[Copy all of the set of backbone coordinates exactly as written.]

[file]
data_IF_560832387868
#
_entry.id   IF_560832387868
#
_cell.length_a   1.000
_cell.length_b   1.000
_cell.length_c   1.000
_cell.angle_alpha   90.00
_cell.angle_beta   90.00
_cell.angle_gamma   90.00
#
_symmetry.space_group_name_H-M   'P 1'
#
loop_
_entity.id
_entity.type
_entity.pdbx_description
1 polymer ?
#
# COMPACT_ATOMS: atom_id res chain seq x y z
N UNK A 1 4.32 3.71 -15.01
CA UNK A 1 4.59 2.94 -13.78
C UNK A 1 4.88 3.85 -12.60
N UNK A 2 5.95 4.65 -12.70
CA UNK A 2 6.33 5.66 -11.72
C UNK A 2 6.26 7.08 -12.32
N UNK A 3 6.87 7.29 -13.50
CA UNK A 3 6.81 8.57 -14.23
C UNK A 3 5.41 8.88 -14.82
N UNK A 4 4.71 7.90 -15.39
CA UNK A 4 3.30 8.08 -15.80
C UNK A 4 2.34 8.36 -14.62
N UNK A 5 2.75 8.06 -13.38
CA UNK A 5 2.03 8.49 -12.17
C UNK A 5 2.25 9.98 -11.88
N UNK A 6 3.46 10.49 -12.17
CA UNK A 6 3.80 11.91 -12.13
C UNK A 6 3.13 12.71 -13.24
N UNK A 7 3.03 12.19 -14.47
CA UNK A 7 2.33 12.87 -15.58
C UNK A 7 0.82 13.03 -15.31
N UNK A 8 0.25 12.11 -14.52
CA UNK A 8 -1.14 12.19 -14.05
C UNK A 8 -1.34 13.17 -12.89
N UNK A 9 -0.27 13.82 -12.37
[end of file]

data_IF_560832387868
#
_entry.id   IF_560832387868
#
_cell.length_a   1.000
_cell.length_b   1.000
_cell.length_c   1.000
_cell.angle_alpha   90.00
_cell.angle_beta   90.00
_cell.angle_gamma   90.00
#
_symmetry.space_group_name_H-M   'P 1'
#
loop_
_entity.id
_entity.type
_entity.pdbx_description
1 polymer ?
#
# COMPACT_ATOMS: atom_id res chain seq x y z
N UNK A 1 4.32 3.71 -15.01
CA UNK A 1 4.59 2.94 -13.78
C UNK A 1 4.88 3.85 -12.60
N UNK A 2 5.95 4.65 -12.70
CA UNK A 2 6.33 5.66 -11.72
C UNK A 2 6.26 7.08 -12.32
N UNK A 3 6.87 7.29 -13.50
CA UNK A 3 6.81 8.57 -14.23
C UNK A 3 5.41 8.88 -14.82
N UNK A 4 4.71 7.90 -15.39
CA UNK A 4 3.30 8.08 -15.80
C UNK A 4 2.34 8.36 -14.62
N UNK A 5 2.75 8.06 -13.38
CA UNK A 5 2.03 8.49 -12.17
C UNK A 5 2.25 9.98 -11.88
N UNK A 6 3.46 10.49 -12.17
CA UNK A 6 3.80 11.91 -12.13
C UNK A 6 3.13 12.71 -13.24
N UNK A 7 3.03 12.19 -14.47
CA UNK A 7 2.33 12.87 -15.58
C UNK A 7 0.82 13.03 -15.31
N UNK A 8 0.25 12.11 -14.52
CA UNK A 8 -1.14 12.19 -14.05
C UNK A 8 -1.34 13.17 -12.89
N UNK A 9 -0.27 13.82 -12.37